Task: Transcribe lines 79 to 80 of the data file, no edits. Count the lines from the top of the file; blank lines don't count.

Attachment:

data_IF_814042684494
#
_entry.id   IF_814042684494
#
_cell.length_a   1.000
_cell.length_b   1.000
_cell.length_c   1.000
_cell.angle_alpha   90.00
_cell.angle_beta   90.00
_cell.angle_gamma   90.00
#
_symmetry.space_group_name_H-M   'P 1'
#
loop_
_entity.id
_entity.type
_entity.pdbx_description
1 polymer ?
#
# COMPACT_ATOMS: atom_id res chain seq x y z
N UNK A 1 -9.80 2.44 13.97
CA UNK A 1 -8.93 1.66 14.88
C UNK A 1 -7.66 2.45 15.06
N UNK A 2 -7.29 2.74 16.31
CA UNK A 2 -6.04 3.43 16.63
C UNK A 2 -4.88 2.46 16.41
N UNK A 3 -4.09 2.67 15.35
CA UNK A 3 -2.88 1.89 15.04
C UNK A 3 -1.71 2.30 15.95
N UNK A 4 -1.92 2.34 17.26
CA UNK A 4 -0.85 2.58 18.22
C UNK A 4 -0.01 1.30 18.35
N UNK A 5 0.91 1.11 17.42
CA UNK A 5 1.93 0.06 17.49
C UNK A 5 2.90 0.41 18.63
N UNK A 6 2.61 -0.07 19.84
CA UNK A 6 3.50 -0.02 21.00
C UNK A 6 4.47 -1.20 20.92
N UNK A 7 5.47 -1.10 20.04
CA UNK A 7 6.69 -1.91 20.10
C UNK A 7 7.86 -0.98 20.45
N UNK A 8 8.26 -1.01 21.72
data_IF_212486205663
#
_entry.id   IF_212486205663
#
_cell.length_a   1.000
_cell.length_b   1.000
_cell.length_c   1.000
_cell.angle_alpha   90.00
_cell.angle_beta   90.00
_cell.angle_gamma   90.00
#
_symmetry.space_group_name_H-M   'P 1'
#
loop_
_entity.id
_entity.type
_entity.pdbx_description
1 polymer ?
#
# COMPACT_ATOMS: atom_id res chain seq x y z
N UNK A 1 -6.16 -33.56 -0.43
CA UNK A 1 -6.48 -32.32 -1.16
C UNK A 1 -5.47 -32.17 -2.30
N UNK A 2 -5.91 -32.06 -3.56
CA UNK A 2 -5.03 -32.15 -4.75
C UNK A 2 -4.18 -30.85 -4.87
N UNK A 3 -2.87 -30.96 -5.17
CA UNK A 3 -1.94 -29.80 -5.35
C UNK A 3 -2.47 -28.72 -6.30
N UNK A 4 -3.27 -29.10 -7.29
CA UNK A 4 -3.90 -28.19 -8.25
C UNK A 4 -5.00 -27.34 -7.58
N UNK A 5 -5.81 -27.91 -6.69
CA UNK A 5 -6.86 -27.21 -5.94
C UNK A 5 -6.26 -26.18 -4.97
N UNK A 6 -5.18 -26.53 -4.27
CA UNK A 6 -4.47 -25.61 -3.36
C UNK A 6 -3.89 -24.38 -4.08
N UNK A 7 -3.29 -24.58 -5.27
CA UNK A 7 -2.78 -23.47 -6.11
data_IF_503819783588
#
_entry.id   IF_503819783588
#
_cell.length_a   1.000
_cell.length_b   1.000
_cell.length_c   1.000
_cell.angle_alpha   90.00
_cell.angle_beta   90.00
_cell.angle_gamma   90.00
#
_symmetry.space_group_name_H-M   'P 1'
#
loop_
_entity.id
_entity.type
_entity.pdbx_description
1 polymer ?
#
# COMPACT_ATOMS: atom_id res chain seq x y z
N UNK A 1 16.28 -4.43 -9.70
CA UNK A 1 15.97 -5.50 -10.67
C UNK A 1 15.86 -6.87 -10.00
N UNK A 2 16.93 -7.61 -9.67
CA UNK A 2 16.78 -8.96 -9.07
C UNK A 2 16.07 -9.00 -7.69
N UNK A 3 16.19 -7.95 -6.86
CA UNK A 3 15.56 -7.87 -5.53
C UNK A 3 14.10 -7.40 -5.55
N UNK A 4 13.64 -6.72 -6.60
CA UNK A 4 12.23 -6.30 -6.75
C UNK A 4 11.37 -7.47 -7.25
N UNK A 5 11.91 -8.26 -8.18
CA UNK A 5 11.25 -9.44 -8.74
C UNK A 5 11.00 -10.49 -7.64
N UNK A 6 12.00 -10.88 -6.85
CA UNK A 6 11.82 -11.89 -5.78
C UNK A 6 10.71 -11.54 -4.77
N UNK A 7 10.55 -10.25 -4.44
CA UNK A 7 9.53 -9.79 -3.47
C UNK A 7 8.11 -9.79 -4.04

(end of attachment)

CA UNK A 6 -4.47 -25.61 -3.36
C UNK A 6 -3.89 -24.38 -4.08